Francisco de Peñalosa (c. 1470 – 1528) was a Spanish
composer of the middle Renaissance. He was born in
Talavera de la Reina in the province of Toledo. He
spent most of his career in Seville, serving as the
maestro di capilla, though he also spent time in
Burgos, and three years in Rome at the papal chapel
(1518–1521). He died in Seville.
Peñalosa was one of the most famous Spanish composers
of the generation before Cristóbal de Morales, and his
compositions were highly regarded at the time.
Unfortunately for him, his music was not widely
distributed; he did not benefit from the invention of
printing, since he mostly remained in Spain, away from
cities such as Venice and Antwerp which were the first
centers of printed music. Later generations of Spanish
composers—Guerrero, Morales, Victoria—went to Italy for
parts of their careers, where their compositions were
printed and were as widely distributed as the music of
the Franco-Flemish composers who dominated music in
Europe in the 16th century.
Peñalosa wrote masses, Magnificat settings, motets and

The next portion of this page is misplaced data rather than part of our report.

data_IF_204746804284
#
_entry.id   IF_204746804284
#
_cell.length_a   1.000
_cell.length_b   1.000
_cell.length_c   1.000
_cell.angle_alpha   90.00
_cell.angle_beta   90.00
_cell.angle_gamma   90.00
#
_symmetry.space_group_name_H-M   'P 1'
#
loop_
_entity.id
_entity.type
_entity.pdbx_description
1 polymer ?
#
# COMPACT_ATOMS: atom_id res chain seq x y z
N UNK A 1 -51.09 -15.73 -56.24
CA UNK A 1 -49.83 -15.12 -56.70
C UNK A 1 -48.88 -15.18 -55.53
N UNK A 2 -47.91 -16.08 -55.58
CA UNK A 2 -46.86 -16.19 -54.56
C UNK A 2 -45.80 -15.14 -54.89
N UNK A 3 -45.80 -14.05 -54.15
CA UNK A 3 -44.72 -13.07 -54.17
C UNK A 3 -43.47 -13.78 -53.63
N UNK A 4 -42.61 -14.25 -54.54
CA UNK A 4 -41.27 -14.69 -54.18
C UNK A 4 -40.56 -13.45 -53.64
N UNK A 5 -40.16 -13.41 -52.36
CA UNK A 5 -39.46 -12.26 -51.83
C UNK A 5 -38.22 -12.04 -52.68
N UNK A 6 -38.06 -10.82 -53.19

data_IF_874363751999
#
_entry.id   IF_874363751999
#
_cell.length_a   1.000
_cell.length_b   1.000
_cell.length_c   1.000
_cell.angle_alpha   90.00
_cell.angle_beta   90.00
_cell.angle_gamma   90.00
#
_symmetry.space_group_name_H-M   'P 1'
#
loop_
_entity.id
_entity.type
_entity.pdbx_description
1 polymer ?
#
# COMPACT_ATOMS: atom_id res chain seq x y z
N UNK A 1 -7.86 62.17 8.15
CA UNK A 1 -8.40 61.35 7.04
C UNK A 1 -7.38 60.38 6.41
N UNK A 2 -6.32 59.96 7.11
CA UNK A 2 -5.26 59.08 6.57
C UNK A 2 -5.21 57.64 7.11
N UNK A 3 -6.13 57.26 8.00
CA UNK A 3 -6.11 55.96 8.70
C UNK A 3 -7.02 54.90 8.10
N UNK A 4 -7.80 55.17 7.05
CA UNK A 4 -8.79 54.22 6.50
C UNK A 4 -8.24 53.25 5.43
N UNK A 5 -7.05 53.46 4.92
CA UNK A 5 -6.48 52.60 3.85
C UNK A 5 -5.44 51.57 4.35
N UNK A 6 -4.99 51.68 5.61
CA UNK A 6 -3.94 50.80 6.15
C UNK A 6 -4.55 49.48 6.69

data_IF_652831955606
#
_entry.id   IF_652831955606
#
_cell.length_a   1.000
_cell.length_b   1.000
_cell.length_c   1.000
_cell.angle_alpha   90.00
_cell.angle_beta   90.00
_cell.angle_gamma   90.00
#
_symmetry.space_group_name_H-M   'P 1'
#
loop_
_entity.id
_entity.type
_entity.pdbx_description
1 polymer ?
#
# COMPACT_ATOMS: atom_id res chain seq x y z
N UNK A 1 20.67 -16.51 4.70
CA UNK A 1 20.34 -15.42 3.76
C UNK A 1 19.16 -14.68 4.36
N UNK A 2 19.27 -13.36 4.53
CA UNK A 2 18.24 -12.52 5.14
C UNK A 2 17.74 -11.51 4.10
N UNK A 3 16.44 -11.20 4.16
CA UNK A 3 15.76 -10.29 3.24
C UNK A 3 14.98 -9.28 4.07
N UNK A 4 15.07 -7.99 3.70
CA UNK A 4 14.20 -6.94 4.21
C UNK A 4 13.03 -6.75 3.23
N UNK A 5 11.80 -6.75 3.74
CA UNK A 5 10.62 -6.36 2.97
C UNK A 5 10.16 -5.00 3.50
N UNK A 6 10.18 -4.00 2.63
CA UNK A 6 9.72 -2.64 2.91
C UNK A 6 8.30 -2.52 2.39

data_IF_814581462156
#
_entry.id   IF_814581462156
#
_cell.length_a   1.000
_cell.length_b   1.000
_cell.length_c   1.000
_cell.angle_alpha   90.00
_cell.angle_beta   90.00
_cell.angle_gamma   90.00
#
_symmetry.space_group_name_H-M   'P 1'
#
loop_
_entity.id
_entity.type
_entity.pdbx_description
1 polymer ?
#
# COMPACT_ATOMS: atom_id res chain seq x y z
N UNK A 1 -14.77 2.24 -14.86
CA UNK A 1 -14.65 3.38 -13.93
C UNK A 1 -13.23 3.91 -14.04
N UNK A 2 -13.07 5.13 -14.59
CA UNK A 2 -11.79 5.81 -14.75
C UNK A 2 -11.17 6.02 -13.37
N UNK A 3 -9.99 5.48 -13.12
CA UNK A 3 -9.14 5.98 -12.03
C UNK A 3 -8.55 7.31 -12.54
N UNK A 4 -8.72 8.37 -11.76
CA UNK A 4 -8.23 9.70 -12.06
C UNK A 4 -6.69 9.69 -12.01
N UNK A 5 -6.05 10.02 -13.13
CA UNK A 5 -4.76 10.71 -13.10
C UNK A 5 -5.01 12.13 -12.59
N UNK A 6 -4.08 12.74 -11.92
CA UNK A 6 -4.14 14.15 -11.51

hymns. Eleven secular compositions have survived,
including an ensalada (a form of quodlibet) Por las
sierras de Madrid for six voices.
Peñalosa was evidently fond of contrapuntal puzzles and
canons, as evidenced by the quodlibet, and by the Agnus
Dei of his Missa Ave Maria peregrina, which combines a
plainsong tune with a retrograde (backwards) version of
a famous secular song by Hayne van Ghizeghem.
One of his motets (Sancta mater istud agas) was long
assumed to be by Josquin des Prez, which indicates both
the stylistic similarity of their music and the high
quality of Peñalosa's.
Although originally created for Choir (SATB), I created
this Interpretation of the Missa "El Ojo" for
Double-Reed Quartet (2 Oboes, English Horn & Bassoon).